Madam of Espionage Series by Carol K. Carr

India Black is the Madam of Lotus House. She would be as far removed from an agent of the British Government as one would expect. But what better trade in which to delve for information from punters or potential suspects? The series is set in Victorian England and as you can imagine it can be a pretty grim place at times. Carol K. Carr weaves a wonderful mystery where the ending isn't quite as clear cut as you would expect and with plenty of humour in the mix. I've enjoyed each book. I just wish more people were reading them. They are wonderful escapism and India Black a delightful heroine. So if you have never heard of The Madam of Espionage series, I recommend you give it a go.

India Black is a teeny bit bored being just a Madam. Her business is successful and keeping the bints in line, plus the punters happy occupies her days. However this is all upended when Sir Archibald Latham dies of a heart attack while visiting her brothel. It brings India into contact with an agent of the Government. An agent for a very long time, we seem to only know by the name of French. Whilst he keeps his secrets close to his chest, they become invaluable partners.  India's pigheadedness may have a little bit to do with it. But her Government needs her and India won't let them down. Plus it's always handy to know how to use a Bulldog.

India's weapon of choice.
The books are told from India Black's point of view. The other two main characters are French and Vincent. French is already an agent of the Government and initially he isn't above using India for his own ends to solve a case. Vincent is the street urchin who French takes a liking to. Of course on Vincent's part there might be a little bit of hero worship. Given that Vincent lives on the streets and seems to run his own gang of urchins, it is humorous that India loves trying to protect her furniture from him. You might not be able to see Vincent but you might just be able to smell him a mile away.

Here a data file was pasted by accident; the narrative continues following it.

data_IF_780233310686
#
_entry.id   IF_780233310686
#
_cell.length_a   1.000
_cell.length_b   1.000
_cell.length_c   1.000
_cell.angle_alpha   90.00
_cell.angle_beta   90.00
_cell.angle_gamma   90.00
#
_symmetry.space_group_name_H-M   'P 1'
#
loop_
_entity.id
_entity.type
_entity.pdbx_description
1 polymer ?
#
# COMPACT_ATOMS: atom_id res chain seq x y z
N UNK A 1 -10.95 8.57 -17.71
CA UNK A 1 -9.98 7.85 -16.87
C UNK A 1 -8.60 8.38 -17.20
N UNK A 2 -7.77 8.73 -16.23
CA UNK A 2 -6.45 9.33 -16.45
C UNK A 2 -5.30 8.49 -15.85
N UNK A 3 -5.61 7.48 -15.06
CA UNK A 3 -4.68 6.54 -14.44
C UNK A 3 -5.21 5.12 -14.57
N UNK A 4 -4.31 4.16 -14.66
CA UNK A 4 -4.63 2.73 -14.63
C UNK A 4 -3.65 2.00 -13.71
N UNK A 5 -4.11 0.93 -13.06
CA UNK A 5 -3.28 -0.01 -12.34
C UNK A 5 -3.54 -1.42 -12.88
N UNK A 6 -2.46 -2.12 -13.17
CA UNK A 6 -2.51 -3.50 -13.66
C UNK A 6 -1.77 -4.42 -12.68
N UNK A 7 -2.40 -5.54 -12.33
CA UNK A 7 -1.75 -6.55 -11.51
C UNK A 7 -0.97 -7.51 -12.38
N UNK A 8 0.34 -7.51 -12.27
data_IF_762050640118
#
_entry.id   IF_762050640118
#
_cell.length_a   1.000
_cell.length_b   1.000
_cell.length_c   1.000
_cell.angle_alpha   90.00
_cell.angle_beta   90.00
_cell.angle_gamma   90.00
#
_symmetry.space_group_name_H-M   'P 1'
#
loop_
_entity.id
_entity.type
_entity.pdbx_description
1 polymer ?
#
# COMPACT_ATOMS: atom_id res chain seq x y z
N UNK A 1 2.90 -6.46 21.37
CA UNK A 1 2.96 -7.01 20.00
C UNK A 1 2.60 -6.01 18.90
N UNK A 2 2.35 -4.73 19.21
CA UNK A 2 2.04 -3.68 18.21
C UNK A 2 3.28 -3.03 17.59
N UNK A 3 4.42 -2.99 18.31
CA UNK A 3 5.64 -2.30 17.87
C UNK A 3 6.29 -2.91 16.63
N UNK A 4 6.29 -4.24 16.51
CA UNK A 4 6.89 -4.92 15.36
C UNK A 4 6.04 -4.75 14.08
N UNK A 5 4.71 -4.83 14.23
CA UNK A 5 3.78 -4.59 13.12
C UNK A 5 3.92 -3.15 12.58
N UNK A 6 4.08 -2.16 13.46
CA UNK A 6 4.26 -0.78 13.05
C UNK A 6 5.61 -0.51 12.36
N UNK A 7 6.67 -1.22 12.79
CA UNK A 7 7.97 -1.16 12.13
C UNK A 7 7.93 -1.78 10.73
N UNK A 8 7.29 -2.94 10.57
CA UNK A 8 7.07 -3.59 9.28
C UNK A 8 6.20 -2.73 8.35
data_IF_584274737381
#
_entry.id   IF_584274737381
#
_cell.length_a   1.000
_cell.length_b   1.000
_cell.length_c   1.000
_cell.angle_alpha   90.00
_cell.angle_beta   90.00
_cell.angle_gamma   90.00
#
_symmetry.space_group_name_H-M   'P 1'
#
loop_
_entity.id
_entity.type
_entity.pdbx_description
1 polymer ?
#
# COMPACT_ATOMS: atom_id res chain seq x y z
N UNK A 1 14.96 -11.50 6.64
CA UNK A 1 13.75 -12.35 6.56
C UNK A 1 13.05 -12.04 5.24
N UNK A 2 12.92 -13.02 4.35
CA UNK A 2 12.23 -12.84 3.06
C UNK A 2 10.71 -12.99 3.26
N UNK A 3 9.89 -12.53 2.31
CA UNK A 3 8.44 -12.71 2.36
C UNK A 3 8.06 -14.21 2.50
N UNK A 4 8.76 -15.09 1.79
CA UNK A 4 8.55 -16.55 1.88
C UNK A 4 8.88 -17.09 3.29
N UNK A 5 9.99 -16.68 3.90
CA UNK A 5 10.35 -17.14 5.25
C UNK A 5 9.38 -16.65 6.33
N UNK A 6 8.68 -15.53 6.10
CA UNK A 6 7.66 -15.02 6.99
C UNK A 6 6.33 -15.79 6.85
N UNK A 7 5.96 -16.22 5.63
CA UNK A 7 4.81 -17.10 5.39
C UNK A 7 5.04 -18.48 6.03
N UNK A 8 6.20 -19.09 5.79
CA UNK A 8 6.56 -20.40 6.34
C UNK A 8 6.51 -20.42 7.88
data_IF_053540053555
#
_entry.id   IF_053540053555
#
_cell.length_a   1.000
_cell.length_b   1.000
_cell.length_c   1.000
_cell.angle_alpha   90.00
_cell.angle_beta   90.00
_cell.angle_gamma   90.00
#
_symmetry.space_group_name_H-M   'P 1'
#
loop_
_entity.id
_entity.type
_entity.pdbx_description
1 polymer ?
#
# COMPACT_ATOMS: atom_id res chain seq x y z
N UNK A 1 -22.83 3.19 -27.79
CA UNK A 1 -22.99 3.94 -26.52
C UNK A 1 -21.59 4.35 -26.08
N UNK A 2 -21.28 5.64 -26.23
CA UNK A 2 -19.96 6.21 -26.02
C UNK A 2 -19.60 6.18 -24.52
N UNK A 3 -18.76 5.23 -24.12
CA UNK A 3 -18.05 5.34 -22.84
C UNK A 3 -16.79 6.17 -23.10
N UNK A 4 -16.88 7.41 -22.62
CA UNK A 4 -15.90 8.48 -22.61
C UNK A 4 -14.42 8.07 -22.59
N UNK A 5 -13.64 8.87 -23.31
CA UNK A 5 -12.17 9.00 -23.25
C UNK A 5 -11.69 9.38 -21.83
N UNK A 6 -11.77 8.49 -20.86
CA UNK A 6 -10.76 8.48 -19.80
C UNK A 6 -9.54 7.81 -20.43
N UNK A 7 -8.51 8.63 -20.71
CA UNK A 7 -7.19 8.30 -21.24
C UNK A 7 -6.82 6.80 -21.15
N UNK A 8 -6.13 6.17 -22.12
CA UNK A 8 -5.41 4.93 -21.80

In the background is the decline of the Ottoman Empire and the push of Russia to increase its influence in the vacuum which is left. The prime minister of England at the time is Benjamin Disraeli and he features through the novels. His hatred of Russia is clear. It doesn't help that Russian agents feature in a couple of the novels. They are so dastardly. At least in Disraeli's mind. Plus they keep snooping around London and it's surrounds.

What helps to raise this book series above the crowd of books for me is the humour. Carr has created a wonderful cast of characters and this proves to be the real essence to her series. At least for this reader. That's not to say the books aren't fast paced mysteries. They are. I like nothing better than characters traipsing around trying to solve a mystery. However it's been the humour which makes me come back for another serving. My favourite book in the series has to be India Black and the Widow of Windsor (#2). It introduces the fabulous character of the Marchioness and India takes on the role of being a servant. I wouldn't say India Black is a model servant as she keeps disappearing trying to uncover a plot against the Queen. India does become a master at stopping exploding sneezing from the partaking of snuff. It made me laugh out numerous times. The banter between the Marchioness and India was also amusing. There was a real warmth between the characters and any book that makes me laugh out loud gets a big tick.

Books in the Madam of Espionage series.

India Black and the Rajah's Ruby (0.5)
India Black (1)
India Black and the Widow of Windsor (2)
India Black and the Shadows of Anarchy (3)
India Black in the City of Light (3.5)
India Black and the Gentleman Thief (4)

If you are looking for a mystery series with humour and plenty of action then give India Black a try. You might be surprised how much you enjoy it.

Let me know of any great mystery series you have discovered that are not well known.


You Might Want to Read...

A Tribute to The Fiery Cross

When The Music's Over

Dani Mega O'Malley: Superstar

Black Dagger Brotherhood: Scenes That Left us Begging for More

So Many Questions: The Fever Edition